The term “allergen free” is often spoken in the food allergy community. You might have heard the term “allergy safe” as well. What exactly does either term mean and how can one know an item is truly allergen free or allergy safe?
It’s hard to say who first came up with these terms. It could have been allergy sufferers trying to communicate their dietary needs or perhaps food manufacturers hoping to cash in on the next food trend. Regardless, it’s important to define these terms as a community for the safety of all those involved.
One can never be sure something is truly allergen free unless it has been tested for specific allergens, for instance peanut protein. In food manufacturing there is the potential of cross contamination of raw ingredients, manufacturing lines and even employees. With the rise in food allergies, you will see many brands with a “peanut free” or “allergy friendly” label. Currently there is no US law regarding what that means and who can put that label on their food item.
One company’s peanut free might mean there are no peanuts in the ingredient list but there are peanuts in other products in the facility. Another company’s idea of peanut free might mean no peanuts whatsoever within the facility. Still another idea might be peanut protein testing and the use of a label based on those results regardless of whether or not there are peanut products within the facility. Add to this the numerous warning labels on foods such as “may contain peanuts” or “manufactured in a facility where peanuts are present” and the issue becomes even more confusing.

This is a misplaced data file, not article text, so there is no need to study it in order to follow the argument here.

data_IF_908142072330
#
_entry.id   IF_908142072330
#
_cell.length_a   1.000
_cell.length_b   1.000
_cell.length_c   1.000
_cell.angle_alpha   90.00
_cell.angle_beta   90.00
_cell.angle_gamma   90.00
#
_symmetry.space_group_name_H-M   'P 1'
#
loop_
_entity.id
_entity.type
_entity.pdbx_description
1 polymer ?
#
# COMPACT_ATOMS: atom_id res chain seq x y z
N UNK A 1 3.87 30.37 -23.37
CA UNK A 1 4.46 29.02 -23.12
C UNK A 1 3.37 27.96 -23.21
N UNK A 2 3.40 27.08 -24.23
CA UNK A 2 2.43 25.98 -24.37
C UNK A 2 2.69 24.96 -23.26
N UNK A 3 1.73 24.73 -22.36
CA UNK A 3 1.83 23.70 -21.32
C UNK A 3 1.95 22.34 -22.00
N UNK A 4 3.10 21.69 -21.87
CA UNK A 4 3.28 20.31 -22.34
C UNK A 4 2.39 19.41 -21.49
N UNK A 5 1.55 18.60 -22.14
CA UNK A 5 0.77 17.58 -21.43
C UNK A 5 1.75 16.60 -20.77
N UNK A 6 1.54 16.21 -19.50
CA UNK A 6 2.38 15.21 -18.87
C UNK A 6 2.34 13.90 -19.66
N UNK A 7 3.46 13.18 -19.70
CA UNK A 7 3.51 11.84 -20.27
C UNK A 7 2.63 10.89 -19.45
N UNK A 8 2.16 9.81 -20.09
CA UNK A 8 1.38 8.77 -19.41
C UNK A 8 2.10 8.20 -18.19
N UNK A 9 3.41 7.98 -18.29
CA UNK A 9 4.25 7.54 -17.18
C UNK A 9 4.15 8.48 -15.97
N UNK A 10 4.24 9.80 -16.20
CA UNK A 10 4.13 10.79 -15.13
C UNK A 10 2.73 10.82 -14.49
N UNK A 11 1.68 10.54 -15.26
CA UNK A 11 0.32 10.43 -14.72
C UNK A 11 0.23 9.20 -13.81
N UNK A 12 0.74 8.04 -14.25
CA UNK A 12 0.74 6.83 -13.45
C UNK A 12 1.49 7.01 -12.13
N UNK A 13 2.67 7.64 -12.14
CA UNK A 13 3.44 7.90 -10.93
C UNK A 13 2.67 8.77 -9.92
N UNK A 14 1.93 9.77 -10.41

It’s not only food manufacturers who use these terms. Peanut free or peanut friendly baseball has become quite popular among peanut allergic sports fans. However, it’s important to remember that in life there are never guarantees. Until there is a firm and universal definition of what “allergen free” or “allergen safe” means, it is still best to proceed with caution. Don’t make assumptions based on product labeling. Do your own company research and find out how the food is made and whether or not they do allergen protein testing on their products. Also keep in mind that we might all try, but it’s impossible to guarantee a truly allergen free table, section at a ball game or other accommodation. It’s crucial to take responsibility for and manage your own allergies and to teach your food allergic children to do the same.